Your fiancé put a lot of time and effort into picking out the perfect engagement ring and probably did his best to figure out your size, from having a pal take you ring shopping to snooping in your jewelry drawer for a bauble you wear all the time to bring with him to the jeweler. But what if that ring he grabbed as an example fits your thumb or he seriously underestimated your size? It's time to head back to the jeweler to have your ring resized. The process isn't scary, but it's one you may not be familiar with. To give us the 411, we spoke with Jennifer Gandia, owner of Greenwich Street Jewelers. Here's what you need to know!
What makes a ring resizable?
"For a ring to be resized, it needs to be made of a metal that a jeweler can work with, such as silver, gold, or platinum," says Gandia. "There also needs to be enough room on the ring for the actual work to be done." Is your sparkler set in a full eternity band? "Unfortunately, eternity bands usually cannot be sized," Gandia explains, because the stones set in the band mean there's no metal to work with. "Also, if your ring needs to go up or down more than two sizes, there can be significant stress put on the ring. Depending on the design, resizing may not be possible."
How long does it take?
"Resizing a ring usually takes one to two weeks," says Gandia. That means you'll have it back on your finger in no time!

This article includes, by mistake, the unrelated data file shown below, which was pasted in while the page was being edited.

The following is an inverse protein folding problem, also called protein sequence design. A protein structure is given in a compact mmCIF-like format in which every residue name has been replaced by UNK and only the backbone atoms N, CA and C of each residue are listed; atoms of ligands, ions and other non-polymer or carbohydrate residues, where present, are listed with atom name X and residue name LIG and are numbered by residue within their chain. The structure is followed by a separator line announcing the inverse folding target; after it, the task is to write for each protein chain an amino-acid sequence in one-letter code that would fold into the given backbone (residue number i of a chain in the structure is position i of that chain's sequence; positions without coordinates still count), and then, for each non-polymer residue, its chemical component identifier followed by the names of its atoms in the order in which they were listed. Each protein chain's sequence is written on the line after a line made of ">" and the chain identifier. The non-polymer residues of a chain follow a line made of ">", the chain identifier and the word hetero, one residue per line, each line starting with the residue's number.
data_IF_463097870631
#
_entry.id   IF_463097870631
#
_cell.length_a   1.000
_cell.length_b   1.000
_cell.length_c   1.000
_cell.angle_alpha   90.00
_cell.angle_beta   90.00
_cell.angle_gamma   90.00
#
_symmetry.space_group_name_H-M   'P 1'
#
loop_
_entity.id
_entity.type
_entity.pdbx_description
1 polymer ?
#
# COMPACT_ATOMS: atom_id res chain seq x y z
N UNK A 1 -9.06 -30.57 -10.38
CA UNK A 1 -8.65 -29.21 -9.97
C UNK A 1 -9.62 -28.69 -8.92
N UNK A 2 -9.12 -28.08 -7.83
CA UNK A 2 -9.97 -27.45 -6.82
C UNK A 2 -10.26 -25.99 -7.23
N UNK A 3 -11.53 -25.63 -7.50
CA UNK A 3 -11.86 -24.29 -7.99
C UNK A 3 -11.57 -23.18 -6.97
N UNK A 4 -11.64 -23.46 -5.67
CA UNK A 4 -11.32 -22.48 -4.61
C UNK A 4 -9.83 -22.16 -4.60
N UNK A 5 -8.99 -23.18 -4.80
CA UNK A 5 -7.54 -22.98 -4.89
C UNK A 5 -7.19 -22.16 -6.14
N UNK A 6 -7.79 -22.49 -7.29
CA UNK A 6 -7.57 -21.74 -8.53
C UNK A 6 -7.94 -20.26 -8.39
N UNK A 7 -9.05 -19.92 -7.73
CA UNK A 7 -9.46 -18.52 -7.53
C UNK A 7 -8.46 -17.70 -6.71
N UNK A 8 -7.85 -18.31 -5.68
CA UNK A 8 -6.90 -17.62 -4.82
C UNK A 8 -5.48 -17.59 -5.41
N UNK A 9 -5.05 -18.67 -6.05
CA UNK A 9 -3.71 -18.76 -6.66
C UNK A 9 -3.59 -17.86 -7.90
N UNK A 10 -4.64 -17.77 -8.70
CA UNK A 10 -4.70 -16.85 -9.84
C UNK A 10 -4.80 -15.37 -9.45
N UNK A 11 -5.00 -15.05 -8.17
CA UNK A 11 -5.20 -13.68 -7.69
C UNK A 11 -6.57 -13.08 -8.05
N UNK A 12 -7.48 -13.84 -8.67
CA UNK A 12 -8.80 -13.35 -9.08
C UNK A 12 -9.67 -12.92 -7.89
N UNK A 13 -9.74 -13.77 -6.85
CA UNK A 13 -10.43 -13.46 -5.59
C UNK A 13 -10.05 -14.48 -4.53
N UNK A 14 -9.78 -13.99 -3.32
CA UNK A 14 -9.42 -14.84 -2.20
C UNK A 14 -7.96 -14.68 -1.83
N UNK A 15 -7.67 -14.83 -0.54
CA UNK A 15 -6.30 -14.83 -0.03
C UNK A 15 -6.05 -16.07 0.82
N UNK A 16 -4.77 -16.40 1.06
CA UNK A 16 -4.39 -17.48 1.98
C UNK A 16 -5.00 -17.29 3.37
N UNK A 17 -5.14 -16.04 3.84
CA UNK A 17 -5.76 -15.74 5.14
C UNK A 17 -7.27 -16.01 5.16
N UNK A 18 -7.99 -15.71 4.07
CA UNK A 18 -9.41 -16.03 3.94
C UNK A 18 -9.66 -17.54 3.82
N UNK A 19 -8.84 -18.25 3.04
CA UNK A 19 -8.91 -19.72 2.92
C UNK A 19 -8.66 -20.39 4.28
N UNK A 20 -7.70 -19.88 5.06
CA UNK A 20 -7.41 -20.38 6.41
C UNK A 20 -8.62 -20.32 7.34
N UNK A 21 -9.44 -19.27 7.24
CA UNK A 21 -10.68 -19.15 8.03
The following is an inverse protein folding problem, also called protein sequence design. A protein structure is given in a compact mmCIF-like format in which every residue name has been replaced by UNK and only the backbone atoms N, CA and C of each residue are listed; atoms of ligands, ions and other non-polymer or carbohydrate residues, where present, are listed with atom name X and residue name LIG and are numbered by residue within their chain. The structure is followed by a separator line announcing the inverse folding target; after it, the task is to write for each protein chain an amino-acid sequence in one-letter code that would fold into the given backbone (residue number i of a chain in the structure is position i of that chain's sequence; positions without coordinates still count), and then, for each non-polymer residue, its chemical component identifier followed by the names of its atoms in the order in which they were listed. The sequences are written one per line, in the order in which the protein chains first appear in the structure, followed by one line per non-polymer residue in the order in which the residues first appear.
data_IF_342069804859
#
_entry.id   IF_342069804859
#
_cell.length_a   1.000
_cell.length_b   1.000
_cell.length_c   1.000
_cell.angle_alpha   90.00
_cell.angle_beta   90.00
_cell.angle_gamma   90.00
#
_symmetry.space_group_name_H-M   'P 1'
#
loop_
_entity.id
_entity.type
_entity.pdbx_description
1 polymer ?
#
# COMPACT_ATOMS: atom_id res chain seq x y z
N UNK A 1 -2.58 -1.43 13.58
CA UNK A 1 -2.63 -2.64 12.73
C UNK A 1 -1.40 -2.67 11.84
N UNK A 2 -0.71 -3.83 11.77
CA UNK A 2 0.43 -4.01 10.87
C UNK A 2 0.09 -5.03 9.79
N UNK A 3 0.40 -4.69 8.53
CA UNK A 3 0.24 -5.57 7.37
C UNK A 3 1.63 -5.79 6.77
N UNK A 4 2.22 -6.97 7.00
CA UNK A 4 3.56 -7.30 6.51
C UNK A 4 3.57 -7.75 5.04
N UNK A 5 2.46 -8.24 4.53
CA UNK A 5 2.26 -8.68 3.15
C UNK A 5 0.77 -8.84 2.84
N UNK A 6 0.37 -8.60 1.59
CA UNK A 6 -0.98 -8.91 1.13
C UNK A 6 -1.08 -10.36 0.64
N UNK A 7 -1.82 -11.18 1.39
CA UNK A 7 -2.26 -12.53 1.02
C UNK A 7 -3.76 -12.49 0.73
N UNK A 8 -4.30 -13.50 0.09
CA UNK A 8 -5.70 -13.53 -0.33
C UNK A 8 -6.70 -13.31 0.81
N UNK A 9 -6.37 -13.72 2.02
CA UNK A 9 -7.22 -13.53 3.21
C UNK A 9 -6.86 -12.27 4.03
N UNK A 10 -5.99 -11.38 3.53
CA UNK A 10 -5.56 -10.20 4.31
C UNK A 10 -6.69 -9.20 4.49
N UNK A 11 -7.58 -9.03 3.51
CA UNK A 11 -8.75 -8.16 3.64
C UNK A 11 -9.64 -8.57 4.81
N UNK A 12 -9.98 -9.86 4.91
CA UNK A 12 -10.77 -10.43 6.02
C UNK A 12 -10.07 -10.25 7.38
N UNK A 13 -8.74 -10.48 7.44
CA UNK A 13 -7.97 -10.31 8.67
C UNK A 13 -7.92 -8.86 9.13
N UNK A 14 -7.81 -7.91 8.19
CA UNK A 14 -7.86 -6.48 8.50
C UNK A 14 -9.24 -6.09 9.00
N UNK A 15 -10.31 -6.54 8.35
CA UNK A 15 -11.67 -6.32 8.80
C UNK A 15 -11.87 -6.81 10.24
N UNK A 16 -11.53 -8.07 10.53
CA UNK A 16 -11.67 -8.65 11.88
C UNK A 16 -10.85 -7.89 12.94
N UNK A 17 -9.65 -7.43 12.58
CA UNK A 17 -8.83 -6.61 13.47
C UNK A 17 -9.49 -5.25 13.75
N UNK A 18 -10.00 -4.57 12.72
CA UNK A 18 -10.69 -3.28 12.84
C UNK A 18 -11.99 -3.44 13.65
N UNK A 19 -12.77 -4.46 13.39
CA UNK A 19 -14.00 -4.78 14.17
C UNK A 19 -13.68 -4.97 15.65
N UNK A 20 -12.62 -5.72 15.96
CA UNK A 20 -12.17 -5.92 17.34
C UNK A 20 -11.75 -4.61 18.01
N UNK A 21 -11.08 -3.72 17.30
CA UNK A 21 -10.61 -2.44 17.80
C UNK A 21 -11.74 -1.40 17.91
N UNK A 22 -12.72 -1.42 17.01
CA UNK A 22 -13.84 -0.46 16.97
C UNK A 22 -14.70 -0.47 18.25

What about temporary fixes?
If you can't have your ring resized right away, your jeweler may add a ring guard to make it a little more snug. It's a bar that clips across the bottom of your ring, but it should be used for only a short amount of time. "A ring guard can damage the band over time," advises Gandia.
Are there any solutions for more subtle fit issues?
"On occasion, a ring may need a sizing assistant in the form of a bar or two small beads added to the interior of the ring," Gandia describes. "These will decrease the ring by approximately a quarter size, but they're more often used to address issues like the swinging of a top-heavy and large diamond ring. The beads will anchor the ring against your finger so the diamond will stay put."
When should you definitely resize a ring? What if you're not sure?
"A ring should be resized any time it is uncomfortably too small. It should also be sized if it slips off with no resistance at all, which means it is too big," Gandia recommends. "If the center stone swings around loosely, talk to your jeweler about adding a sizing assistant. The proper fit is critical to your comfort and is also important for the care of your ring." After all, if it's slipping off, you'll risk damaging (or even losing!) the piece.
What are the options if the ring is unable to be resized and doesn't fit?
"See if you can have the ring remade in your correct size. If the same ring can't be resized, there's nothing else you can do," says Gandia.